“What we’re seeing right now as theater returns is that a lot of institutions are grappling with how to turn their statements into tangible action — and they’re being held accountable in doing so. To create change, theaters need to invest in new ways of producing and give artists the opportunities and resources to succeed. Our industry has this hierarchy where you have to have experience to get in the door, but you can’t get that experience without banging the door down in the first place. You have to give those artists the opportunity, and you have to set them up for success.”

Still, Gray admits, “We’re seeing more diverse and expansive stories on stage than ever before, with a wide range of styles and plays eager to defy structure. I think that’s super exciting — but there is still work that needs to be done in making sure those stories make it to the stage.”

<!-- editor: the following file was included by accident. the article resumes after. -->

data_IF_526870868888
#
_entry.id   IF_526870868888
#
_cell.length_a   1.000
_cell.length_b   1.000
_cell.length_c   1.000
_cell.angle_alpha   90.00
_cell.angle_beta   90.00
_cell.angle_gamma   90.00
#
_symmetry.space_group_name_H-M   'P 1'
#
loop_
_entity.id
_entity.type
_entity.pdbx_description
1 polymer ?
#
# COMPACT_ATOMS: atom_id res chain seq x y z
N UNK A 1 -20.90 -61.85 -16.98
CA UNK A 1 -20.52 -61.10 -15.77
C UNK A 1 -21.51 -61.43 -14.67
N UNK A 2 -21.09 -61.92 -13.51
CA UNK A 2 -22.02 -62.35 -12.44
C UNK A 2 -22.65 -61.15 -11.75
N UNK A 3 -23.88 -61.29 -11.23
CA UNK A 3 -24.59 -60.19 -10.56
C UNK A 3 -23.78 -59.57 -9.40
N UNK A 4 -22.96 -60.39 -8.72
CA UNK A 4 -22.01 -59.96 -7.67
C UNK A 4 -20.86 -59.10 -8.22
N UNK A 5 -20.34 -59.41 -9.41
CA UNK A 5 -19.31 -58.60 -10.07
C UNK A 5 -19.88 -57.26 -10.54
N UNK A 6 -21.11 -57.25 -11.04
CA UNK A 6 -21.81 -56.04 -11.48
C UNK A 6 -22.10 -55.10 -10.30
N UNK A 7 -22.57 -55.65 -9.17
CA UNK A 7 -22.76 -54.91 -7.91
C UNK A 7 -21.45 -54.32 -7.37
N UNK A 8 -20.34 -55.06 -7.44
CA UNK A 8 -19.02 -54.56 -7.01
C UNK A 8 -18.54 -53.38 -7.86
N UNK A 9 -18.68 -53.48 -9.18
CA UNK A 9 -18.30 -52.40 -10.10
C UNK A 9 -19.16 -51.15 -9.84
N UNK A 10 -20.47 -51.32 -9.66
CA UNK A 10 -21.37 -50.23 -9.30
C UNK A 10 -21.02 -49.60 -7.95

Gray, too, recognizes the role experience plays in one’s career longevity, and encourages future theater agents to find their place in a topsy-turvy industry.

“If you are interested in learning more about what an agent does, I would suggest you talk to someone who is an agent, or has an agent. See all of the [productions] and art you can… Get out there and create: Direct, write, perform, design and produce a new work and get to understand what it takes to be an artist — because how can you really advocate for an artist if you’ve never been one?”

Image: Skyler Gray (right) with playwright Robert Askins during a performance talkback.

Skyler Gray is currently a literary agent at The Gersh Agency in New York.

Mia Hammett is a second-year English major in the School of Humanities. She would like to thank Gigi Fusco-Meese for conducting the interview used for her feature story.

To learn more about CTSA alumni, visit the website at

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CONNECT - Spring 2022